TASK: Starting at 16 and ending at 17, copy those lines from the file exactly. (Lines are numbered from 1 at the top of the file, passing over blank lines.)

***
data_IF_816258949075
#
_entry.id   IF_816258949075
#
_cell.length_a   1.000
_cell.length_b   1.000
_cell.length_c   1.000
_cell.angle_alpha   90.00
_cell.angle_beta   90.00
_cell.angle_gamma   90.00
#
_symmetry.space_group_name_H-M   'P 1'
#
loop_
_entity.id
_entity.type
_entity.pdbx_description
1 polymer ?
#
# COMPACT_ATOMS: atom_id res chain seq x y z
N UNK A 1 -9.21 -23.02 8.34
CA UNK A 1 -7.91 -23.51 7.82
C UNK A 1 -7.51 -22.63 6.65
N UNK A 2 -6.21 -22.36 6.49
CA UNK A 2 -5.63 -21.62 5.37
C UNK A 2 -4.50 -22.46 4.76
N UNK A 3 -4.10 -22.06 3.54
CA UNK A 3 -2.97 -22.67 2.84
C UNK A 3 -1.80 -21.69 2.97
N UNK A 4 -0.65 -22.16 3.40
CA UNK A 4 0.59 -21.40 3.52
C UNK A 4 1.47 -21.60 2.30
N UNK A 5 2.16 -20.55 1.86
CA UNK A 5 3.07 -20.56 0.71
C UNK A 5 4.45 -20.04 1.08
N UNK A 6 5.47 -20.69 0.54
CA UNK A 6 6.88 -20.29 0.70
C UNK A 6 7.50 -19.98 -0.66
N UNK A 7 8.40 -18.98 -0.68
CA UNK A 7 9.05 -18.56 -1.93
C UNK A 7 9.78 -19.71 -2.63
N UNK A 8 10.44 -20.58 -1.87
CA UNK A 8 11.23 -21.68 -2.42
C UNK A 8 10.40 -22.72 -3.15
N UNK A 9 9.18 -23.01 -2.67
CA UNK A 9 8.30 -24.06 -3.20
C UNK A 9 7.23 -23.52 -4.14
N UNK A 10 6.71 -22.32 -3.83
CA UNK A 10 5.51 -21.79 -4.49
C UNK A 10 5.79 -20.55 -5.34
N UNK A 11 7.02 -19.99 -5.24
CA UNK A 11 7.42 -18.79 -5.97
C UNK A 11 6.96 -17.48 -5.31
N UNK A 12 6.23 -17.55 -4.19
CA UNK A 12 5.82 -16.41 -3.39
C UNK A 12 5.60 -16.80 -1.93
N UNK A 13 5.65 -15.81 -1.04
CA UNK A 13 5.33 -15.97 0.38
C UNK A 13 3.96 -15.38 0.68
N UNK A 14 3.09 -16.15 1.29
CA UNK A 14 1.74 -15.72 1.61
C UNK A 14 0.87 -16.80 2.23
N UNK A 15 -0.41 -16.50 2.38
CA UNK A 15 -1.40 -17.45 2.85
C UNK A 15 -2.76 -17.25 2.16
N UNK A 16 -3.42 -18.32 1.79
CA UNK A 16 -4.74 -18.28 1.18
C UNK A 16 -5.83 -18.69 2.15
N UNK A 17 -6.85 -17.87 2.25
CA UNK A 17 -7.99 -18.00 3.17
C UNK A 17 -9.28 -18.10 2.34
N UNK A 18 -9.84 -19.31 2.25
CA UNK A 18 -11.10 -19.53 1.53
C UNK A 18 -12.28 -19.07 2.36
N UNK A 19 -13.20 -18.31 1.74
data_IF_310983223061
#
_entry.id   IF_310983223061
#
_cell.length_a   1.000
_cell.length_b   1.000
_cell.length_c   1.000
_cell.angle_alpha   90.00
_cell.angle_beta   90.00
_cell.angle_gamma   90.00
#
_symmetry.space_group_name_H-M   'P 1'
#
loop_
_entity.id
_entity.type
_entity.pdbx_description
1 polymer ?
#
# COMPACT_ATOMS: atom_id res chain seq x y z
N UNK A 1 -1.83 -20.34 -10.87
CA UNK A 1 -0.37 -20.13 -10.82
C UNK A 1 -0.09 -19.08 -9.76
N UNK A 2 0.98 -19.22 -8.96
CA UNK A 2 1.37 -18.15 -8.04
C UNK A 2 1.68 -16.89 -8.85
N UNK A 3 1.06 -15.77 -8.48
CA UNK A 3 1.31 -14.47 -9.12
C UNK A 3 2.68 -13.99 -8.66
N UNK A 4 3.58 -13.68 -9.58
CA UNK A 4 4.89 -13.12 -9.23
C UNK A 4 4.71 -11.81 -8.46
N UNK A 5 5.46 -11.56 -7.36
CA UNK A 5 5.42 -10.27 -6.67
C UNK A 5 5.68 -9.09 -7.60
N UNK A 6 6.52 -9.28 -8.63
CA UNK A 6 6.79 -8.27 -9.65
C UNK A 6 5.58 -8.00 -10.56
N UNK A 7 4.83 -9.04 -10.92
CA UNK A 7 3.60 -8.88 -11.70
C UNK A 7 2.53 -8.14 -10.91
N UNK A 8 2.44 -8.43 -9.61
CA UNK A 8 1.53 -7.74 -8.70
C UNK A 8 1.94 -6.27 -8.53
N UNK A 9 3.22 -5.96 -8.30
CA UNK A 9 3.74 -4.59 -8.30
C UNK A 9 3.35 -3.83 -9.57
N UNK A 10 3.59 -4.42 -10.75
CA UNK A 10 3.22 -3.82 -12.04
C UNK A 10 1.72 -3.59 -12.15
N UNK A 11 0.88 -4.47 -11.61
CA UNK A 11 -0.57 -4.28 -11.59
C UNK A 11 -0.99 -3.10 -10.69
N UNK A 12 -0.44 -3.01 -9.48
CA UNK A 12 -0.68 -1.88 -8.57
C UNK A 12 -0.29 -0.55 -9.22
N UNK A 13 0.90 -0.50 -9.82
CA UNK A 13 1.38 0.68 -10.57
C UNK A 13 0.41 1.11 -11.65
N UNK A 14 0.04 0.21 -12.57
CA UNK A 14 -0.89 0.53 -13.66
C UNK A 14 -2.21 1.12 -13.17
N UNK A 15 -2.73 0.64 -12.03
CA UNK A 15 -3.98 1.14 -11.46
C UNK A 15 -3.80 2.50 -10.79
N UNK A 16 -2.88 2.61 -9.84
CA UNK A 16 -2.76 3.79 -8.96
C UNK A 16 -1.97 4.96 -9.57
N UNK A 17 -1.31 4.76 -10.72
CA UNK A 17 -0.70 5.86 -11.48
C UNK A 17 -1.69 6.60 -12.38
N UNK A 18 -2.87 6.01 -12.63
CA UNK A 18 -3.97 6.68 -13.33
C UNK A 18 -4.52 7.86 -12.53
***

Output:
_entity.type
_entity.pdbx_description